When my husband and I first met, cooking was a major topic of conversation. I was surprised when he claimed to make an awesome peach cobbler. I thought cobbler was reserved for the South. How could a California man possibly know how to make cobbler? His mother taught him. She’s not Southern either. She’s originally from Kansas.

Today, my husband has offered to make dessert. Peaches are one of South Carolina’s primary exports. If you’ve ever been to South Carolina, perhaps you’ve passed by the giant peach water tower.


Vincent Family Peach Cobbler 

4 C. pealed and sliced peaches.

Mix with 1/4 C. sugar and sprinkle cinnamon over the top.

Place in a 9″ pie pan and dot with pieces of butter.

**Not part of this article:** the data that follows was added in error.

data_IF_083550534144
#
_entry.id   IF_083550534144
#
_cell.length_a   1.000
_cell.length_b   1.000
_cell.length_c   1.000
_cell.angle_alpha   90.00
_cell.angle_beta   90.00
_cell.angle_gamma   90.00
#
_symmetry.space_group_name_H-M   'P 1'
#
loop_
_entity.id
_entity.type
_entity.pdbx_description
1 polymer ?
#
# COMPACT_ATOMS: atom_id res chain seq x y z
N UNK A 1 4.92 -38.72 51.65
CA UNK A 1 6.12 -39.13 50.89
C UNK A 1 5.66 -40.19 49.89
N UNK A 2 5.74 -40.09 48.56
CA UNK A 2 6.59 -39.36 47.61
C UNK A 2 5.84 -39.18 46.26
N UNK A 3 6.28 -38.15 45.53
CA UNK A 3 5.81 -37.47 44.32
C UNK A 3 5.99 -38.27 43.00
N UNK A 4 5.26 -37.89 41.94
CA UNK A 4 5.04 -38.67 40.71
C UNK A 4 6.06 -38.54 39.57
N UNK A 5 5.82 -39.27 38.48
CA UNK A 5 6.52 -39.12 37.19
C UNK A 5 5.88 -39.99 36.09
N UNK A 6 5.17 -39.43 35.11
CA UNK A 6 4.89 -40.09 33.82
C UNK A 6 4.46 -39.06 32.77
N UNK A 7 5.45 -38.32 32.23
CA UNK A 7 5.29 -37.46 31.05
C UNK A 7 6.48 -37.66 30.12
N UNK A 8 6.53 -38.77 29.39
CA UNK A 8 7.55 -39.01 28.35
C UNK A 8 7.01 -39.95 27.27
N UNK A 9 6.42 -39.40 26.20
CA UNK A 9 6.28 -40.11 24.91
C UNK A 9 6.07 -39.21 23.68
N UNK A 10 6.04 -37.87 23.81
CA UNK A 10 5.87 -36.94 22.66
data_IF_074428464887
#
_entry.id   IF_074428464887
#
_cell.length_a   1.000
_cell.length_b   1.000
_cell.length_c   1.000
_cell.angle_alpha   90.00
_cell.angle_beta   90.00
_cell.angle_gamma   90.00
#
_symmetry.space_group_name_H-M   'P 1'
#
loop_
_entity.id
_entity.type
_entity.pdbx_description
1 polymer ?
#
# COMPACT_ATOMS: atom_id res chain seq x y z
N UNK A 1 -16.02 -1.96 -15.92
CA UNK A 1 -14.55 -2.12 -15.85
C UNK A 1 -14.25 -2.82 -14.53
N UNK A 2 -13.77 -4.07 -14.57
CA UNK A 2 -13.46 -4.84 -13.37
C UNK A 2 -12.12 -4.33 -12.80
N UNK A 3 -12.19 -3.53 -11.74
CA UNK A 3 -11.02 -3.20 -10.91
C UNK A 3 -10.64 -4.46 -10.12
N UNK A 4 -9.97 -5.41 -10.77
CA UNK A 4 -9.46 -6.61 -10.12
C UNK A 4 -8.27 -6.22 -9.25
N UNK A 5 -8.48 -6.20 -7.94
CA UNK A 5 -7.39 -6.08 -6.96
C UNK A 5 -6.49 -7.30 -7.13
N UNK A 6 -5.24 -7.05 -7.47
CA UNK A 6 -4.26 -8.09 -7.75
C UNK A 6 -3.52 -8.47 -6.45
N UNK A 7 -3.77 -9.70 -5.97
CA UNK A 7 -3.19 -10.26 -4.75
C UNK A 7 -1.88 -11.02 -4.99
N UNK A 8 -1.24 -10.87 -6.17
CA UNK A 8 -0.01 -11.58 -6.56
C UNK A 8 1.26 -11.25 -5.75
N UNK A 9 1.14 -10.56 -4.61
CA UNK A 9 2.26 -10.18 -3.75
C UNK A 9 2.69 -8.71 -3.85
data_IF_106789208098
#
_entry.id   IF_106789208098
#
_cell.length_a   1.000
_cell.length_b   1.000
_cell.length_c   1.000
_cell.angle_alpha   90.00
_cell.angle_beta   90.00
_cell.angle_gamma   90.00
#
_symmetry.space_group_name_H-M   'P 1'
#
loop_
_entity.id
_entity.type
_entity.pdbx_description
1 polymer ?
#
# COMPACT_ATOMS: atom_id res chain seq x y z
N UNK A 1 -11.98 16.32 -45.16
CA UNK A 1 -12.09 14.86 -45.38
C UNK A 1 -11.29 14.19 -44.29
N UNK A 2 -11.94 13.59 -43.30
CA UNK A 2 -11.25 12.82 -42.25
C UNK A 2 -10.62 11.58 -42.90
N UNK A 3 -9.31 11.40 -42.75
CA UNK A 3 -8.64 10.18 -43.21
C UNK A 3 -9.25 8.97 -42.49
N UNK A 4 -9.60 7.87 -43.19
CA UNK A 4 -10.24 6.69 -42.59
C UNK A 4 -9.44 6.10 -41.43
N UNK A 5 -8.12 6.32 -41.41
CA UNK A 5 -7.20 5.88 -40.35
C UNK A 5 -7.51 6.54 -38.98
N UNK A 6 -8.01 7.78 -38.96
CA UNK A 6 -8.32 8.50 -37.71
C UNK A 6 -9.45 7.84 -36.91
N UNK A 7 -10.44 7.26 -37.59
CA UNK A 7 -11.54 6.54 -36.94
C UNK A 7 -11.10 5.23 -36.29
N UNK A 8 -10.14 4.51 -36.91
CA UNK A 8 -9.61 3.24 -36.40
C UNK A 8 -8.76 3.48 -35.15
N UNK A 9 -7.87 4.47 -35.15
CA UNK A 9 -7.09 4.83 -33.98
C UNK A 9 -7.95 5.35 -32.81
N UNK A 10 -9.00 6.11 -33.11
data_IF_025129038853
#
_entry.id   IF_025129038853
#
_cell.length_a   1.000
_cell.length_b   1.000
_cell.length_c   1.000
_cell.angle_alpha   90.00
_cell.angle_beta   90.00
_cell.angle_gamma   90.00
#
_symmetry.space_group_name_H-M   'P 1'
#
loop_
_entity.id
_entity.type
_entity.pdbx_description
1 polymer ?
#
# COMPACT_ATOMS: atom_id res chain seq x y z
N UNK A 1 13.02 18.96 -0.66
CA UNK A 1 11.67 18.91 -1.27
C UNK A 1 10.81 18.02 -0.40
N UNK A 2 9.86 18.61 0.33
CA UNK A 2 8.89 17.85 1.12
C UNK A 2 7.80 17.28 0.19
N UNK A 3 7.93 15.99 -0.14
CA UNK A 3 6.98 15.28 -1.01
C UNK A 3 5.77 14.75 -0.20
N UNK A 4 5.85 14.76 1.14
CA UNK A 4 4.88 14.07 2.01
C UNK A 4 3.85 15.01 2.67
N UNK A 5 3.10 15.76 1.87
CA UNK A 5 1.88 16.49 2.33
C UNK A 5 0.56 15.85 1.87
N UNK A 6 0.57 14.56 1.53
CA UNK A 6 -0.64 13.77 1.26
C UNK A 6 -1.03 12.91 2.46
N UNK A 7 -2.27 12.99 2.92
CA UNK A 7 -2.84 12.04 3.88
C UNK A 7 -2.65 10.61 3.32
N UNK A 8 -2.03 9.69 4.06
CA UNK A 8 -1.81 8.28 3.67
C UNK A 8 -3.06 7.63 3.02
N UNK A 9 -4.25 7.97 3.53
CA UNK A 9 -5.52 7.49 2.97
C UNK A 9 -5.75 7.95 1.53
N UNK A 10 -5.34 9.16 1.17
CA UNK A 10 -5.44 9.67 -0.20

1C Bisquick

1/4 C. sugar

1 egg

Mix together and put on top of peaches. Sprinkle 2 or 3 tablespoons of water over the topping mixture and bake 25 – 30 minutes at 400 degrees. Top should be nice and brown.

Chuck also left a couple of the peach pits because his Grandma always said that it adds flavor.

Sunday Dinner: Happy Birthday Ethan



Maybe his mother is right and he does need a haircut.

Born on the first of July. On Tuesday my nephew will turn twelve. He is the youngest son of my mother’s youngest son. All his life he has heard, “You look just like your Daddy.” And he does. Auburn curls, brown eyes, freckles, and extremely skinny. He isn’t short like his father. He is tall like his mother’s family. He caught up to his older sister quickly. He’s a funny kid. When he was about two, he learned he could make people laugh. He continues to be hilarious.


At Ethan’ request, we’ll celebrate with BBQ chicken and orange cupcakes with orange icing (also his uncle’s favorite). I’ll also be serving stewed potatoes, green beans, macaroni and cheese, cornbread, and fried okra.

Celebrating Our First Anniversary


No Sunday dinner today. We’re off celebrating our anniversary.